Study of SVT occupancies for various background conditions
In view of the likely background levels at IR-2, especially at the experiment start-up, it appears extremely important to benchmark the expected occupancies in the SVT, as given by the present software simulation and taking into account the current hardware conditions. This note summarizes the results of a study where we looked at the occupancies for no background, nominal background, and 10 x nominal background.
We used release 6.10.10.
"Updated" background frames (with a more realistic beampipe simulation, etc.) being not yet usable, we used the MDC2 frames.
We used the "old" bonding scheme, as the new layout is not yet fully implemented in the software.
We will update our results following the progress in the software.
We define layer occupancy as the number of digis per event per a given layer divided by the number of readout channels available for this layer. The plots in the next section show occupancies as a function of channel number, calculated as channel + (# of channels per chip)*chip + (# of readout channels per module)*(module-1), and spatially separated for forward and backward half-modules (the rightmost groups correspond to the backward half-modules).
These plots show the expected Phi and Z occupancies for B Bbar events only (no background); these, for nominal background mixed in with B Bbar events, and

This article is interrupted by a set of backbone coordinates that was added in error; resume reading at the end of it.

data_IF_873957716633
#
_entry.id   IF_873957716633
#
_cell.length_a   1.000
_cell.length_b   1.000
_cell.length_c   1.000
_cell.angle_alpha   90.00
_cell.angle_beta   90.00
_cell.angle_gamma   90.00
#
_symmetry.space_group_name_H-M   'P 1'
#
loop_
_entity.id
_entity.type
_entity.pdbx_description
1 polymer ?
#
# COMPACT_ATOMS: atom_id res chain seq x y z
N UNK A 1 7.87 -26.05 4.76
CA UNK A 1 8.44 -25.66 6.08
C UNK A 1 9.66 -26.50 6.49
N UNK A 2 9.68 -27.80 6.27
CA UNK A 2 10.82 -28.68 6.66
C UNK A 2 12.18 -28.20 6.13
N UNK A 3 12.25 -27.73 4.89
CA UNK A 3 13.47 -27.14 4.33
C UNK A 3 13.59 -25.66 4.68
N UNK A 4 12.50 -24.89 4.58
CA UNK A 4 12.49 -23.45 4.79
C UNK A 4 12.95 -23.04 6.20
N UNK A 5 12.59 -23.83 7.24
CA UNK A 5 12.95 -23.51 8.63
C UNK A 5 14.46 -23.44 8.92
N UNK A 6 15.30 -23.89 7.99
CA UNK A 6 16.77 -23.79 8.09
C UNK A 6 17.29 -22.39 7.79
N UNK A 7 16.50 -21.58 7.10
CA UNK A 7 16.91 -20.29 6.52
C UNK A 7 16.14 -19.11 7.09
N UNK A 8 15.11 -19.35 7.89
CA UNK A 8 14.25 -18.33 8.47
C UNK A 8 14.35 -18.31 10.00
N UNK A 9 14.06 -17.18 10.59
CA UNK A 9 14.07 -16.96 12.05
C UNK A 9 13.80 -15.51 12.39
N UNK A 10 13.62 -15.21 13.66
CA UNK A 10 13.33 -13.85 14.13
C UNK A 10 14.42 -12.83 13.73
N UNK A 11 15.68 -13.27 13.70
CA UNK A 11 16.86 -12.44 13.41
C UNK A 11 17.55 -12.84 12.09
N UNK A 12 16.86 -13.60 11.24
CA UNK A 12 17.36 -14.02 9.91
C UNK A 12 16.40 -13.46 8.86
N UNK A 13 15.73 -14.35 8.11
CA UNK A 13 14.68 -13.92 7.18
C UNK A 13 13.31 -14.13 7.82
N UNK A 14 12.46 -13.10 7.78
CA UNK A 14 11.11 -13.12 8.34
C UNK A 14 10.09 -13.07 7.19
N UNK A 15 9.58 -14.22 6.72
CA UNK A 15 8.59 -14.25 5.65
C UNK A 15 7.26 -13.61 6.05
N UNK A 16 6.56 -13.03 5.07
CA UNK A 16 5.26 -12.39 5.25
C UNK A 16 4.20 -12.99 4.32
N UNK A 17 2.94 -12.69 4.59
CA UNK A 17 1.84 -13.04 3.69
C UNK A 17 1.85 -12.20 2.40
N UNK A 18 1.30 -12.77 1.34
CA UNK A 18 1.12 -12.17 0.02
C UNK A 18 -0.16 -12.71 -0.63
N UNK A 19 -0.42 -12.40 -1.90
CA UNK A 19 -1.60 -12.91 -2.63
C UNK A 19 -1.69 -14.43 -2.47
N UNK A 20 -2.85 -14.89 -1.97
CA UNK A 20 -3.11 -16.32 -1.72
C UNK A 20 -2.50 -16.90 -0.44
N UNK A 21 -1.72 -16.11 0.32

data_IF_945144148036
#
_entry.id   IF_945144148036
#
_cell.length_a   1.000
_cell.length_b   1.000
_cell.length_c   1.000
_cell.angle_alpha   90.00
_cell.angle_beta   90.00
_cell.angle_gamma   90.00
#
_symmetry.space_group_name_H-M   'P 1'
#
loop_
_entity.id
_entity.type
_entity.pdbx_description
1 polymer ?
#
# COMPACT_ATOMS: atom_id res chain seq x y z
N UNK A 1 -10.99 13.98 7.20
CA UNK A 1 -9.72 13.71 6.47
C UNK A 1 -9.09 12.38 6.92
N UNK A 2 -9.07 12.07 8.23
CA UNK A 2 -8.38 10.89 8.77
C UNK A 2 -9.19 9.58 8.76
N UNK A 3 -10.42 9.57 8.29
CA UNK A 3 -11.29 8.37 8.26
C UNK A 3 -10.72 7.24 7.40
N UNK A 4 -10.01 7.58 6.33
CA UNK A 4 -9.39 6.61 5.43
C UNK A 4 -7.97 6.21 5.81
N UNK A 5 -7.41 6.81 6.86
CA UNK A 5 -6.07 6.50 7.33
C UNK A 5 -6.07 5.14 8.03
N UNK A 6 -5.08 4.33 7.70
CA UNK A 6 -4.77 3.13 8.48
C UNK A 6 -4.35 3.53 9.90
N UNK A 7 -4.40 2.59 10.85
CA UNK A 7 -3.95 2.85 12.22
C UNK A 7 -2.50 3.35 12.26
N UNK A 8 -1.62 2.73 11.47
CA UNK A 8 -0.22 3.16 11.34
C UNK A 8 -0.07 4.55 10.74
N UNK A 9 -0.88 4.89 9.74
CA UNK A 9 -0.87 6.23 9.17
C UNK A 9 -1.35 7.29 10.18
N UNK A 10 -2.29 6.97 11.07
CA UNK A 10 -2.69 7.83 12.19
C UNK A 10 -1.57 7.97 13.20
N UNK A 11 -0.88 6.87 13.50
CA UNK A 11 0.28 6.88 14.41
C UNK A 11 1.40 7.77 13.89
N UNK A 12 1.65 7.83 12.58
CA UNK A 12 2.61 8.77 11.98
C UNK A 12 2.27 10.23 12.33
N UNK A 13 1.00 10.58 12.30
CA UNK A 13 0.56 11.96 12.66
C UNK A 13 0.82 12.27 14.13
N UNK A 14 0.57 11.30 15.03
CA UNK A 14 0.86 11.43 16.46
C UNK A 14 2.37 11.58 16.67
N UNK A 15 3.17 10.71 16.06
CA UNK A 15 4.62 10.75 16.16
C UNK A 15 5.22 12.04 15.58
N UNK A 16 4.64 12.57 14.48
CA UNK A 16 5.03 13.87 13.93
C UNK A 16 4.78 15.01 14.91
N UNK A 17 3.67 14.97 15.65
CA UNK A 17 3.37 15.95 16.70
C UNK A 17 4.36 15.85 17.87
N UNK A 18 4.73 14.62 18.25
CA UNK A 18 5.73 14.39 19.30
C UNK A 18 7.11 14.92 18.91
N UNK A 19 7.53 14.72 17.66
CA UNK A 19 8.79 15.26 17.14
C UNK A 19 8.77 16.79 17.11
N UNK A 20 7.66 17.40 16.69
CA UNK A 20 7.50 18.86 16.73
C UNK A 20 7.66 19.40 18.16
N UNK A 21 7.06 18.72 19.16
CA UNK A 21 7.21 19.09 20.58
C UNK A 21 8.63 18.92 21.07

these, for background 10 x nominal + B Bbar events. The occupancies have been divided by two, for reasons explained in the next section. For reference, this table gives the occupancies for noise hits only (no B Bbar events or background).
One can see that the maximal occupancies are 3-4 times lower than what was assumed at the TDR time (see, e.g., p.556).
Trigger jitter update
The present simulation assumes a 1 microsecond jitter window. According to Fred Kral, the expected trigger jitter is ~180 ns. We have accepted a conservative estimate of 500 ns as a more realistic jitter window to be downloaded to the chips. Consequently, the occupancy plots have been divided by two.
Al Eisner has written a thorough note on the occupancies with a particular emphasis on the impact on the dataflow. He used a 1 microsecond window; and still saw a significant reduction of the occupancies compared to the TDR results.
Time of event and time stamp (or corrected time) correlation
This plot shows the correlation between the time of event and the digis' time stamp for B Bbar events and for background (10 x nominal). The event time was obtained via the BunchT0 package which in our case returned the best estimated time from the L1 trigger simulation. The distribution was fitted, and the results of the fit were used to compute the "expected" time stamp for a given event time. The quantity (time stamp - expected time stamp) can be used for discriminating signal from background. As one can infer from these plots, a loose cut of | time stamp - expected time stamp | < 2.5 (corresponding to about 300 ns time window) results in a more than 50% background rejection and a reduction of occupancies by about a factor of two!